Michel Foucault (15 October 1926 – 25 June 1984) was a French philosopher, historian of ideas, social theorist, philologist and literary critic. His theories addressed the relationship between power and knowledge, and how they are used as a form of social control through societal institutions. Though often cited as apost-structuralist and postmodernist, Foucault rejected these labels, preferring to present his thought as a critical history of modernity. His thought has been highly influential both for academic and for activist groups, such as within post-anarchism.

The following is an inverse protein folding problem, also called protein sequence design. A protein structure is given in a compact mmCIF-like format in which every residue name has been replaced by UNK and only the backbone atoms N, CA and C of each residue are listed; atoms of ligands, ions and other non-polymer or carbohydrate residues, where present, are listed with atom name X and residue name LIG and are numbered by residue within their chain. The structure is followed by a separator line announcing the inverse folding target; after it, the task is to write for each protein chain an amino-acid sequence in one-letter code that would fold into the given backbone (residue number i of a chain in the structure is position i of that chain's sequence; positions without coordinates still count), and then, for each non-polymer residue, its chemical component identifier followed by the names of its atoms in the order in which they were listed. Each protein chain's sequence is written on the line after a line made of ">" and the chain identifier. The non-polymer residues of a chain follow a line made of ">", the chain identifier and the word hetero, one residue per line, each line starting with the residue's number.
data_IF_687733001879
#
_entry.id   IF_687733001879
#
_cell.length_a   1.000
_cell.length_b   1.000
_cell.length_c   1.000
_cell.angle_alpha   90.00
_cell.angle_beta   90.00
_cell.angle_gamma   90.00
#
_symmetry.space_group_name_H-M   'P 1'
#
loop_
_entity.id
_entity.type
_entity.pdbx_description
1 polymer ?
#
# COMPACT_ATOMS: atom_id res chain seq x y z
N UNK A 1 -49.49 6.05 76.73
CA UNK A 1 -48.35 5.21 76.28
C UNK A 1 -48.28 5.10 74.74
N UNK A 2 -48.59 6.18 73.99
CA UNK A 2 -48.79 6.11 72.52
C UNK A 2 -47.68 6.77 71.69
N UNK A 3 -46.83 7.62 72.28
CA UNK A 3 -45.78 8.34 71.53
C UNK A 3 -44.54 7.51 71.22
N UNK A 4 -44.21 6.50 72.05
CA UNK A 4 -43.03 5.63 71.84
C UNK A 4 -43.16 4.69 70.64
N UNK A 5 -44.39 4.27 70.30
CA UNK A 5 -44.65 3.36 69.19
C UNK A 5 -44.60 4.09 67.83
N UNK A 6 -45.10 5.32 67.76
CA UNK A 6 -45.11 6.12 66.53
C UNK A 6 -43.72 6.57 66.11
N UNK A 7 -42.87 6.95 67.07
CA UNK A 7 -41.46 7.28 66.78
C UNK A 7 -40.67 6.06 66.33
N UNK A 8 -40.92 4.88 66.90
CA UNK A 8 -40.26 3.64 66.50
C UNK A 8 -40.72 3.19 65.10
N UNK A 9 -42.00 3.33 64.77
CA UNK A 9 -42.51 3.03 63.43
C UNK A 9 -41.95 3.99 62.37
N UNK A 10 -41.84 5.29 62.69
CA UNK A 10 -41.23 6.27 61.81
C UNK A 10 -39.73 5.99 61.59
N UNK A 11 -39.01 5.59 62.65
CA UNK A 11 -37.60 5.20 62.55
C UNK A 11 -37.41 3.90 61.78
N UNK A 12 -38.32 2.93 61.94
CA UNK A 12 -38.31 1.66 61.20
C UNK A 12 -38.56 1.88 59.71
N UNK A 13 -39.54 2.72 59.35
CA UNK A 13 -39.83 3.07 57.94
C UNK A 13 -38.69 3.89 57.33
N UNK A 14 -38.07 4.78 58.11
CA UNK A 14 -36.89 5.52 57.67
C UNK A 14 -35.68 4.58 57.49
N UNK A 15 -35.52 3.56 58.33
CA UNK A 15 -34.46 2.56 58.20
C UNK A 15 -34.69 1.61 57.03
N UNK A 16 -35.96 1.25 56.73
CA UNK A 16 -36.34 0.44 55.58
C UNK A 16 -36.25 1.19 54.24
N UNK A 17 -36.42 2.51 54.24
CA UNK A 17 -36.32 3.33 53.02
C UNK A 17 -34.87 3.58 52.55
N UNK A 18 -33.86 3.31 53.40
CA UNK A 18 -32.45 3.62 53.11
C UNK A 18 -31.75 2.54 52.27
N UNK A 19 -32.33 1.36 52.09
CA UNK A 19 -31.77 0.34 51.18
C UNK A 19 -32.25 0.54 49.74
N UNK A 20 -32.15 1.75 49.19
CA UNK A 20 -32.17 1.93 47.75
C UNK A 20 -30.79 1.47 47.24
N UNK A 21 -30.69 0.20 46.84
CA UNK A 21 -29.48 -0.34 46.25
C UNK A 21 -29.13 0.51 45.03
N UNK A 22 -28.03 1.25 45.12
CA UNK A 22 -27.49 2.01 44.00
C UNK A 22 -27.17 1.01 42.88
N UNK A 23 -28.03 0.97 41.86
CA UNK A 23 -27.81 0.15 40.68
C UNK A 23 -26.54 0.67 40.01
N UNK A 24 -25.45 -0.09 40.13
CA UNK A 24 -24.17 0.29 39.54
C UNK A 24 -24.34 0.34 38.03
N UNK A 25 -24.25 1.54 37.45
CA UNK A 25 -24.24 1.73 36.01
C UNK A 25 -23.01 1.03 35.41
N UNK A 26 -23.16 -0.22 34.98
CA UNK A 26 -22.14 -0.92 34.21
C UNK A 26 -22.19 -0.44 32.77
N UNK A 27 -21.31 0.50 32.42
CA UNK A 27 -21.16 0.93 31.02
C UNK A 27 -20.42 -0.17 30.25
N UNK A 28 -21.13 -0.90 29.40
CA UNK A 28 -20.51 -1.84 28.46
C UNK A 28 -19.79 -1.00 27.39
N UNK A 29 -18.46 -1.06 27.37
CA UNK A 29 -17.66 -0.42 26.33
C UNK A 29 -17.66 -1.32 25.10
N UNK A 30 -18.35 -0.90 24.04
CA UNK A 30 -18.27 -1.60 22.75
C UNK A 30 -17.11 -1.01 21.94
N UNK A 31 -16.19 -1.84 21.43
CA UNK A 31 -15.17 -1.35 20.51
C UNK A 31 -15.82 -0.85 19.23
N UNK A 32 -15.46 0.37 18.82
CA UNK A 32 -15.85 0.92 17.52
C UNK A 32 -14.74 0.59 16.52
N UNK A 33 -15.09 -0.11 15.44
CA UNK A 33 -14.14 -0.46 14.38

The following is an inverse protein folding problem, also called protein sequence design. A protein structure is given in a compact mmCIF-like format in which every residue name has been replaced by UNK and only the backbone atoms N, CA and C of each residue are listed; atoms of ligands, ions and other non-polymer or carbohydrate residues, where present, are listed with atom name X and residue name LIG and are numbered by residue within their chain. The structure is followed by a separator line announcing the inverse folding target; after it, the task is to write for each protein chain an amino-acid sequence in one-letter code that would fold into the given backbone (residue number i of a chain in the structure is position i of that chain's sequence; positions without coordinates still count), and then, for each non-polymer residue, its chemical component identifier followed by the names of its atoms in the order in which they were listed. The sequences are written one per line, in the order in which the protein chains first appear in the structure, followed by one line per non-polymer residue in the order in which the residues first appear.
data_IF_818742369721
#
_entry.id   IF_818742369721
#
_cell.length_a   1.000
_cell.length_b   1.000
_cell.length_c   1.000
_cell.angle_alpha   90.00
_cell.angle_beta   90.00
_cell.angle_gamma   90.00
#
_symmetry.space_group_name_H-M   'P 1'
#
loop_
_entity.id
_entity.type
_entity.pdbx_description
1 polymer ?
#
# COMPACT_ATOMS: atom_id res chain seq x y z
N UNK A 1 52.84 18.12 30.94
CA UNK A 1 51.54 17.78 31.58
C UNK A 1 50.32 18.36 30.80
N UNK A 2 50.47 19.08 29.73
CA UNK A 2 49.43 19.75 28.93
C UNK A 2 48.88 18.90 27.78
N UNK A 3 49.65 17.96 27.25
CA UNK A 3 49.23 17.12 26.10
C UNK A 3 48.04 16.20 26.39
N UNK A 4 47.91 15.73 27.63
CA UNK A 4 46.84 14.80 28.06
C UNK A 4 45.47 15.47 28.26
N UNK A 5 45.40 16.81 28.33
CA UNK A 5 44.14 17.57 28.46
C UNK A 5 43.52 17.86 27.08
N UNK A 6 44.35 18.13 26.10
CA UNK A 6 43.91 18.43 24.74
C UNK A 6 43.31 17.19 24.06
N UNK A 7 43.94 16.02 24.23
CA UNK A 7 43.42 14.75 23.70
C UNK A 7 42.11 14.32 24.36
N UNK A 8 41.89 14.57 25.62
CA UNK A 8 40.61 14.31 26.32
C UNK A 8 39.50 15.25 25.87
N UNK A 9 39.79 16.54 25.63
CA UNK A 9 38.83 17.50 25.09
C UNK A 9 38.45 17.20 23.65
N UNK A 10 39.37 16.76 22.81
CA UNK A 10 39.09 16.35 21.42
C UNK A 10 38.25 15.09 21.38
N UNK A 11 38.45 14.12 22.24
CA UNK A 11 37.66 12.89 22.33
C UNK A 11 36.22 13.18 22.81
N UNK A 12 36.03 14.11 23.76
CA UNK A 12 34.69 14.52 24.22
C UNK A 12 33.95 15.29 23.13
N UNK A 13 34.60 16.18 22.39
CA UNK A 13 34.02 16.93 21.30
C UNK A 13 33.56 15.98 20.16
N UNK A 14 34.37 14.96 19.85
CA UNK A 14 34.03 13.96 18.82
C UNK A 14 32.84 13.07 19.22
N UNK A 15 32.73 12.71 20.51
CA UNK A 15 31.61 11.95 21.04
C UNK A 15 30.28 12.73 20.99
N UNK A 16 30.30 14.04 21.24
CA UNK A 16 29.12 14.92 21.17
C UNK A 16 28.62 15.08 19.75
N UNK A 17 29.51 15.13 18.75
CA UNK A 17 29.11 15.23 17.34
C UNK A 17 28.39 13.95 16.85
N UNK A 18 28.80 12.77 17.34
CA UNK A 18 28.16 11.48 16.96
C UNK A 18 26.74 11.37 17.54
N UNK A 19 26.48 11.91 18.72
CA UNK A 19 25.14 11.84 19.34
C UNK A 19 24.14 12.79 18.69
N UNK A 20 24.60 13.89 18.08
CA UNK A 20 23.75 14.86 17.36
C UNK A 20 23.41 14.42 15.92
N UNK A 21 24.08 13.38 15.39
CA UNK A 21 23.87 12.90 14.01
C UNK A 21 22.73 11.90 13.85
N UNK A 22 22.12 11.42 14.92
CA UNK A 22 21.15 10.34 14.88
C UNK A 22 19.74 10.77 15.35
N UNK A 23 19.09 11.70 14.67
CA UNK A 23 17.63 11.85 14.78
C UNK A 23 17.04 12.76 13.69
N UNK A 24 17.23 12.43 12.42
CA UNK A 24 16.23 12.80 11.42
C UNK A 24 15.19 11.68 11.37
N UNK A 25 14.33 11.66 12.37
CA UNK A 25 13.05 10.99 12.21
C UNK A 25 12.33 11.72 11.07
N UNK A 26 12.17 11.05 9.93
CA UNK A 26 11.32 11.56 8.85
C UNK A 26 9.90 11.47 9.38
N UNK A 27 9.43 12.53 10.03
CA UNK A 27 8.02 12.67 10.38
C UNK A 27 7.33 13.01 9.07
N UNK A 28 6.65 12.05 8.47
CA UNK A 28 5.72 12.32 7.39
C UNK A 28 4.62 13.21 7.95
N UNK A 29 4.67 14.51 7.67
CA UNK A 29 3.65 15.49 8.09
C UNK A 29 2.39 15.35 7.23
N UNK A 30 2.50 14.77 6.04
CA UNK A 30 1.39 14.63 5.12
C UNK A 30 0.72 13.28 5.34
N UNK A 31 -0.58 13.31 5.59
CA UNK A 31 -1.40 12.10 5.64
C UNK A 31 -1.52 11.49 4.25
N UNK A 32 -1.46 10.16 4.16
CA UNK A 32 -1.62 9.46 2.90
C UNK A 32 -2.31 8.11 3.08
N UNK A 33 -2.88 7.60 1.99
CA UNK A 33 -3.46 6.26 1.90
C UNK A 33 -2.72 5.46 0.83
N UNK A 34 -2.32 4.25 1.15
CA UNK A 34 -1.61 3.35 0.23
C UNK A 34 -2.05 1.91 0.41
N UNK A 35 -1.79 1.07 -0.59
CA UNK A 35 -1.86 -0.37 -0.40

Born in Poitiers, France, into an upper-middle-class family, Foucault was educated at the Lycée Henri-IV and then at the École Normale Supérieure, where he developed an interest in philosophy and came under the influence of his tutors Jean Hyppolite and Louis Althusser. After several years as a cultural diplomat abroad, he returned to France and published his first major book,The History of Madness. After obtaining work between 1960 and 1966 at the University of Clermont-Ferrand, he produced two more significant publications, The Birth of the Clinic and The Order of Things, which displayed his increasing involvement with structuralism, a theoretical movement in social anthropology from which he later distanced himself. These first three histories exemplified a historio graphical technique Foucault was developing called “archaeology”.